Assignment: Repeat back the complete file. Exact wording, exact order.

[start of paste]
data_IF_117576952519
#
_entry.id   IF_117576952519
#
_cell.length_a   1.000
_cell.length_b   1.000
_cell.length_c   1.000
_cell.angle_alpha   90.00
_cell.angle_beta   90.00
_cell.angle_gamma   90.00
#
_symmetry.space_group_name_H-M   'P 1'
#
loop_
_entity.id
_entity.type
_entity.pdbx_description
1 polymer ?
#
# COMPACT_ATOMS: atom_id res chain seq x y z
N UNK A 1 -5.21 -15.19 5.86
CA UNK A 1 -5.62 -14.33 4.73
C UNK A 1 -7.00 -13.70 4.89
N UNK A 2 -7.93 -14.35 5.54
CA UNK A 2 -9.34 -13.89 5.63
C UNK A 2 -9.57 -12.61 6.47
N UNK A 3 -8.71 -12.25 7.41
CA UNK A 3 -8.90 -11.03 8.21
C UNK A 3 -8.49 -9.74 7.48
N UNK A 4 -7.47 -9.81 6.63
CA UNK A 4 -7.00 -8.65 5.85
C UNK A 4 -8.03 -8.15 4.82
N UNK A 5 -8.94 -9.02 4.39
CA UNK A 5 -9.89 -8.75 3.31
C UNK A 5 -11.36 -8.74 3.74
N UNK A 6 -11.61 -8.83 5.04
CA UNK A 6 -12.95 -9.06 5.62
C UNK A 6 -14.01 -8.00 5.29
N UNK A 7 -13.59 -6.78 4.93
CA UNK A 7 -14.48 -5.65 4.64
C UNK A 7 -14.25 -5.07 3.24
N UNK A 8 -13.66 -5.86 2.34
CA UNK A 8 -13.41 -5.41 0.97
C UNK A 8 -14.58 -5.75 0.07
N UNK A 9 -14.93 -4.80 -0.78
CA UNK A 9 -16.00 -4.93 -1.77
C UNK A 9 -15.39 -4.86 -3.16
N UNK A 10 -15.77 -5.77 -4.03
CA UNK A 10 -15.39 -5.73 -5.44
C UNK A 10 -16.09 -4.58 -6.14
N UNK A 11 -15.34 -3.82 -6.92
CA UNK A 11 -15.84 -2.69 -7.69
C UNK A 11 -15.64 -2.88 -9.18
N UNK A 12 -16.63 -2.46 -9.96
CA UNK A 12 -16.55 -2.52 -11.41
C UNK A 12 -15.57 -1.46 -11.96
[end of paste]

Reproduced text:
data_IF_117576952519
#
_entry.id   IF_117576952519
#
_cell.length_a   1.000
_cell.length_b   1.000
_cell.length_c   1.000
_cell.angle_alpha   90.00
_cell.angle_beta   90.00
_cell.angle_gamma   90.00
#
_symmetry.space_group_name_H-M   'P 1'
#
loop_
_entity.id
_entity.type
_entity.pdbx_description
1 polymer ?
#
# COMPACT_ATOMS: atom_id res chain seq x y z
N UNK A 1 -5.21 -15.19 5.86
CA UNK A 1 -5.62 -14.33 4.73
C UNK A 1 -7.00 -13.70 4.89
N UNK A 2 -7.93 -14.35 5.54
CA UNK A 2 -9.34 -13.89 5.63
C UNK A 2 -9.57 -12.61 6.47
N UNK A 3 -8.71 -12.25 7.41
CA UNK A 3 -8.90 -11.03 8.21
C UNK A 3 -8.49 -9.74 7.48
N UNK A 4 -7.47 -9.81 6.63
CA UNK A 4 -7.00 -8.65 5.85
C UNK A 4 -8.03 -8.15 4.82
N UNK A 5 -8.94 -9.02 4.39
CA UNK A 5 -9.89 -8.75 3.31
C UNK A 5 -11.36 -8.74 3.74
N UNK A 6 -11.61 -8.83 5.04
CA UNK A 6 -12.95 -9.06 5.62
C UNK A 6 -14.01 -8.00 5.29
N UNK A 7 -13.59 -6.78 4.93
CA UNK A 7 -14.48 -5.65 4.64
C UNK A 7 -14.25 -5.07 3.24
N UNK A 8 -13.66 -5.86 2.34
CA UNK A 8 -13.41 -5.41 0.97
C UNK A 8 -14.58 -5.75 0.07
N UNK A 9 -14.93 -4.80 -0.78
CA UNK A 9 -16.00 -4.93 -1.77
C UNK A 9 -15.39 -4.86 -3.16
N UNK A 10 -15.77 -5.77 -4.03
CA UNK A 10 -15.39 -5.73 -5.44
C UNK A 10 -16.09 -4.58 -6.14
N UNK A 11 -15.34 -3.82 -6.92
CA UNK A 11 -15.84 -2.69 -7.69
C UNK A 11 -15.64 -2.88 -9.18
N UNK A 12 -16.63 -2.46 -9.96
CA UNK A 12 -16.55 -2.52 -11.41
C UNK A 12 -15.57 -1.46 -11.96